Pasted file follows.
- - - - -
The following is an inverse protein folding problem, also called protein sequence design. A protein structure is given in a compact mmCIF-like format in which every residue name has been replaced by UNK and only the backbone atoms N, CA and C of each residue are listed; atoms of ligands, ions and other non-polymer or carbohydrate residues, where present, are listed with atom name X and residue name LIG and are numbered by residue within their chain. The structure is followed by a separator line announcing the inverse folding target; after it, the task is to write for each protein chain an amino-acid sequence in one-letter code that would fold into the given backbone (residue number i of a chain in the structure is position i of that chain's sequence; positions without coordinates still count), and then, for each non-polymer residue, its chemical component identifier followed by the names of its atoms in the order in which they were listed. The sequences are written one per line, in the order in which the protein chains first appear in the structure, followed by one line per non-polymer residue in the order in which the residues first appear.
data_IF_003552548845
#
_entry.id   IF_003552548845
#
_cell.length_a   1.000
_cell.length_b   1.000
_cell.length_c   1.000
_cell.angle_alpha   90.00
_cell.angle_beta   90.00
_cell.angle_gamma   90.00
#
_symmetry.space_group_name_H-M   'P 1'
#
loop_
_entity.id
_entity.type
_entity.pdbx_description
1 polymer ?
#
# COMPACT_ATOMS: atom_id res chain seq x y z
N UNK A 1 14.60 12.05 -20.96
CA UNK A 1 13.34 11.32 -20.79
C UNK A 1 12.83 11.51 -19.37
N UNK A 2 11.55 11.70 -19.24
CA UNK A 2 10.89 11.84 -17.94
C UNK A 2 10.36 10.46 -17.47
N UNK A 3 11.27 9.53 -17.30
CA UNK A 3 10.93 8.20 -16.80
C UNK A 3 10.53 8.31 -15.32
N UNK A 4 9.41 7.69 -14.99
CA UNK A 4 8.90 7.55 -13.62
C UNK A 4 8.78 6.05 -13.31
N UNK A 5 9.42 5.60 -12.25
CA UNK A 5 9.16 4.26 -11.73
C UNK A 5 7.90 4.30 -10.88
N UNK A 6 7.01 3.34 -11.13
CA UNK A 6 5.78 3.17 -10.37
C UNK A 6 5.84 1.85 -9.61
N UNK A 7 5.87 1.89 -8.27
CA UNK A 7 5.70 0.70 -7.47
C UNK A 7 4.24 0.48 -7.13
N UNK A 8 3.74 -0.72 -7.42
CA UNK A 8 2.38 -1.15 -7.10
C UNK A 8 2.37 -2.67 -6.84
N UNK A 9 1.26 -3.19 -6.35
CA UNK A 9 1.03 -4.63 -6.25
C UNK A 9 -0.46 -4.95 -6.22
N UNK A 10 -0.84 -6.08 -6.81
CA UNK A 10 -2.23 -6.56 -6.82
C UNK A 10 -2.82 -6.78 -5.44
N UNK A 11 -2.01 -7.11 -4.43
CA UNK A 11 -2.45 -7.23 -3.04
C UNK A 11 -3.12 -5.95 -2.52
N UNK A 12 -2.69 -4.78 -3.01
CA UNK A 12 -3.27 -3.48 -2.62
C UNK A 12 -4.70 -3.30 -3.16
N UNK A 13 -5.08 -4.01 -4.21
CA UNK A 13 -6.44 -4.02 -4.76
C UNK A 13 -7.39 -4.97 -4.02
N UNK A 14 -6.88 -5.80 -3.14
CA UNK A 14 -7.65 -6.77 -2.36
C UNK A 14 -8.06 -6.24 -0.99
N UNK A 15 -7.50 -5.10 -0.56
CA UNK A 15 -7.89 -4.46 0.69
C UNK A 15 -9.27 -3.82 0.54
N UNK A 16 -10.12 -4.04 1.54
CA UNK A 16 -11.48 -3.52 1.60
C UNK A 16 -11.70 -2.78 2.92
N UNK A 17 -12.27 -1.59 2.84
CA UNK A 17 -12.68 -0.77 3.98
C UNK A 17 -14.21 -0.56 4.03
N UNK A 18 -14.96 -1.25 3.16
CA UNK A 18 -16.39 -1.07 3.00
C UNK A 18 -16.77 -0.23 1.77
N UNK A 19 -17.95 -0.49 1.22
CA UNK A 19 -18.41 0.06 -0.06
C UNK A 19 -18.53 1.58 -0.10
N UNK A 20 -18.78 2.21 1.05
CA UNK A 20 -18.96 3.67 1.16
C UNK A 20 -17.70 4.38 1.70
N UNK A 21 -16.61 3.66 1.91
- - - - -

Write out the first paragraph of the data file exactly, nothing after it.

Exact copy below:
The following is an inverse protein folding problem, also called protein sequence design. A protein structure is given in a compact mmCIF-like format in which every residue name has been replaced by UNK and only the backbone atoms N, CA and C of each residue are listed; atoms of ligands, ions and other non-polymer or carbohydrate residues, where present, are listed with atom name X and residue name LIG and are numbered by residue within their chain. The structure is followed by a separator line announcing the inverse folding target; after it, the task is to write for each protein chain an amino-acid sequence in one-letter code that would fold into the given backbone (residue number i of a chain in the structure is position i of that chain's sequence; positions without coordinates still count), and then, for each non-polymer residue, its chemical component identifier followed by the names of its atoms in the order in which they were listed. The sequences are written one per line, in the order in which the protein chains first appear in the structure, followed by one line per non-polymer residue in the order in which the residues first appear.